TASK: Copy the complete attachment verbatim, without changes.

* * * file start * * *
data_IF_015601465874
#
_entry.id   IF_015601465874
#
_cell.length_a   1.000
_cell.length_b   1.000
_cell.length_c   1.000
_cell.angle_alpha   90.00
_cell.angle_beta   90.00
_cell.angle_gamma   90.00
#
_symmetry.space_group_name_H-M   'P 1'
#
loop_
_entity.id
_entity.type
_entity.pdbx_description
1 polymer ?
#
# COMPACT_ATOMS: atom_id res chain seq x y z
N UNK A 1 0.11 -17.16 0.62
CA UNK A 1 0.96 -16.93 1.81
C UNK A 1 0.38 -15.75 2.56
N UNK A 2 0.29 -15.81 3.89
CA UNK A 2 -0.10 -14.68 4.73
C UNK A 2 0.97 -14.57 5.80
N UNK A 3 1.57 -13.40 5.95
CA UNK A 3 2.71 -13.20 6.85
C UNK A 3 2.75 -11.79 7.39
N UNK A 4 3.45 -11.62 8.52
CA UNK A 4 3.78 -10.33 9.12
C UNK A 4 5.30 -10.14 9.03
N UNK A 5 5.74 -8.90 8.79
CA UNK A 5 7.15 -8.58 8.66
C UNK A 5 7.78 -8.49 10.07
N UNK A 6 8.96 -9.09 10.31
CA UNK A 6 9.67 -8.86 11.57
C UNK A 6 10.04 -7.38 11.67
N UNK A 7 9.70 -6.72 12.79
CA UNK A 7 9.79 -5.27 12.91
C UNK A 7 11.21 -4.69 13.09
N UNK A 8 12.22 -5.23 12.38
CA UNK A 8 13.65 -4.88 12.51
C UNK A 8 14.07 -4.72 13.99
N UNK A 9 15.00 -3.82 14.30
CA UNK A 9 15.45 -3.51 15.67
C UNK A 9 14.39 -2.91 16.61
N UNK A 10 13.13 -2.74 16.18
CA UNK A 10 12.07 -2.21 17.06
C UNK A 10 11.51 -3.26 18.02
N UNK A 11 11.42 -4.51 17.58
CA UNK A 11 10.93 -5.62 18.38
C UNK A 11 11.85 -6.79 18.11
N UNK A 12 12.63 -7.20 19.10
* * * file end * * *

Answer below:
data_IF_015601465874
#
_entry.id   IF_015601465874
#
_cell.length_a   1.000
_cell.length_b   1.000
_cell.length_c   1.000
_cell.angle_alpha   90.00
_cell.angle_beta   90.00
_cell.angle_gamma   90.00
#
_symmetry.space_group_name_H-M   'P 1'
#
loop_
_entity.id
_entity.type
_entity.pdbx_description
1 polymer ?
#
# COMPACT_ATOMS: atom_id res chain seq x y z
N UNK A 1 0.11 -17.16 0.62
CA UNK A 1 0.96 -16.93 1.81
C UNK A 1 0.38 -15.75 2.56
N UNK A 2 0.29 -15.81 3.89
CA UNK A 2 -0.10 -14.68 4.73
C UNK A 2 0.97 -14.57 5.80
N UNK A 3 1.57 -13.40 5.95
CA UNK A 3 2.71 -13.20 6.85
C UNK A 3 2.75 -11.79 7.39
N UNK A 4 3.45 -11.62 8.52
CA UNK A 4 3.78 -10.33 9.12
C UNK A 4 5.30 -10.14 9.03
N UNK A 5 5.74 -8.90 8.79
CA UNK A 5 7.15 -8.58 8.66
C UNK A 5 7.78 -8.49 10.07
N UNK A 6 8.96 -9.09 10.31
CA UNK A 6 9.67 -8.86 11.57
C UNK A 6 10.04 -7.38 11.67
N UNK A 7 9.70 -6.72 12.79
CA UNK A 7 9.79 -5.27 12.91
C UNK A 7 11.21 -4.69 13.09
N UNK A 8 12.22 -5.23 12.38
CA UNK A 8 13.65 -4.88 12.51
C UNK A 8 14.07 -4.72 13.99
N UNK A 9 15.00 -3.82 14.30
CA UNK A 9 15.45 -3.51 15.67
C UNK A 9 14.39 -2.91 16.61
N UNK A 10 13.13 -2.74 16.18
CA UNK A 10 12.07 -2.21 17.06
C UNK A 10 11.51 -3.26 18.02
N UNK A 11 11.42 -4.51 17.58
CA UNK A 11 10.93 -5.62 18.38
C UNK A 11 11.85 -6.79 18.11
N UNK A 12 12.63 -7.20 19.10